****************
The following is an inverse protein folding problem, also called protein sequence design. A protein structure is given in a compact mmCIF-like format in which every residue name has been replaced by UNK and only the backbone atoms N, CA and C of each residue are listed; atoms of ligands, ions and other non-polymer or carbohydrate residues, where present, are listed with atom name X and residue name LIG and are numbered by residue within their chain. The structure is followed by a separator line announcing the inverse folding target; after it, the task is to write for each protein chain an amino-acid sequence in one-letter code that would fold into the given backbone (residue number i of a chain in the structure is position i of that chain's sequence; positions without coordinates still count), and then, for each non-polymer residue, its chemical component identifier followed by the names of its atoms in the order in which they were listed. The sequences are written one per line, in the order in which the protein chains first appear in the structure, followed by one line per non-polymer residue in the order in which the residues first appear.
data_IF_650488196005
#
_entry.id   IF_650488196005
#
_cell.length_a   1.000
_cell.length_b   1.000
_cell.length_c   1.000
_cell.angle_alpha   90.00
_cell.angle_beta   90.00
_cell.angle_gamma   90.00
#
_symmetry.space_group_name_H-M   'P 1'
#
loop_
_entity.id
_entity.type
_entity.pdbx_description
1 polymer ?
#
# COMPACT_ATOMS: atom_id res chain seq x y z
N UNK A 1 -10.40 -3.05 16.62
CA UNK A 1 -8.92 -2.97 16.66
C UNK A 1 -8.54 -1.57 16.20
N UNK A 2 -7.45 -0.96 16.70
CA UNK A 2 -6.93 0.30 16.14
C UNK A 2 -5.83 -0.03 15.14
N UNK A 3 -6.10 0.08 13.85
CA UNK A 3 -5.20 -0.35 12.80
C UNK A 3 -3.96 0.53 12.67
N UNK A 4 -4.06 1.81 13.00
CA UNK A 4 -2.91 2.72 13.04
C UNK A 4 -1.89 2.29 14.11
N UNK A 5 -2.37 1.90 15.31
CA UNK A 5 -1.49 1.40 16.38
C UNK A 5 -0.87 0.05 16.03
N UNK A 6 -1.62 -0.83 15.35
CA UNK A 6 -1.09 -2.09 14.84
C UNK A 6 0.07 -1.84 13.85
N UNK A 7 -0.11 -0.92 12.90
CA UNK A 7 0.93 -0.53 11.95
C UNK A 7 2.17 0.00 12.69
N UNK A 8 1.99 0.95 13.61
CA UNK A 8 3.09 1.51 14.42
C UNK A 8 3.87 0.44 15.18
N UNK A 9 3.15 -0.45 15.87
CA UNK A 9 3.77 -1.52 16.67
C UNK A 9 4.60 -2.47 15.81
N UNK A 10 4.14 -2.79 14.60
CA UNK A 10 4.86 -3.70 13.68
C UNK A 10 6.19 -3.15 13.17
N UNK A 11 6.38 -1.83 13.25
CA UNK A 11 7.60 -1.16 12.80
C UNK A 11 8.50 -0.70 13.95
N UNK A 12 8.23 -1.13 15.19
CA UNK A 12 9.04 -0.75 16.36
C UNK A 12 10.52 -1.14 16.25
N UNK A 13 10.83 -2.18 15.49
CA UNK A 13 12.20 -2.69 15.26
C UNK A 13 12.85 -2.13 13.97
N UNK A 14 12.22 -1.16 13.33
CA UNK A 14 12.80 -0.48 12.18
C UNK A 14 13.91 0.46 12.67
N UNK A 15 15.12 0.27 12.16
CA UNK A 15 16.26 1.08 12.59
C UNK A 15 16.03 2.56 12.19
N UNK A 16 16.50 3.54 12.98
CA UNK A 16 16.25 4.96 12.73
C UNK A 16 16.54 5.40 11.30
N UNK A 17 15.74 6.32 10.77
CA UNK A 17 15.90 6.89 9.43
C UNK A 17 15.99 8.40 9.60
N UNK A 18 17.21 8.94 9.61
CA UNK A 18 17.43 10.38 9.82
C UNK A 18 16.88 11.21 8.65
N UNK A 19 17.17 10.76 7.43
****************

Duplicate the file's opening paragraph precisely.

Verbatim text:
The following is an inverse protein folding problem, also called protein sequence design. A protein structure is given in a compact mmCIF-like format in which every residue name has been replaced by UNK and only the backbone atoms N, CA and C of each residue are listed; atoms of ligands, ions and other non-polymer or carbohydrate residues, where present, are listed with atom name X and residue name LIG and are numbered by residue within their chain. The structure is followed by a separator line announcing the inverse folding target; after it, the task is to write for each protein chain an amino-acid sequence in one-letter code that would fold into the given backbone (residue number i of a chain in the structure is position i of that chain's sequence; positions without coordinates still count), and then, for each non-polymer residue, its chemical component identifier followed by the names of its atoms in the order in which they were listed. The sequences are written one per line, in the order in which the protein chains first appear in the structure, followed by one line per non-polymer residue in the order in which the residues first appear.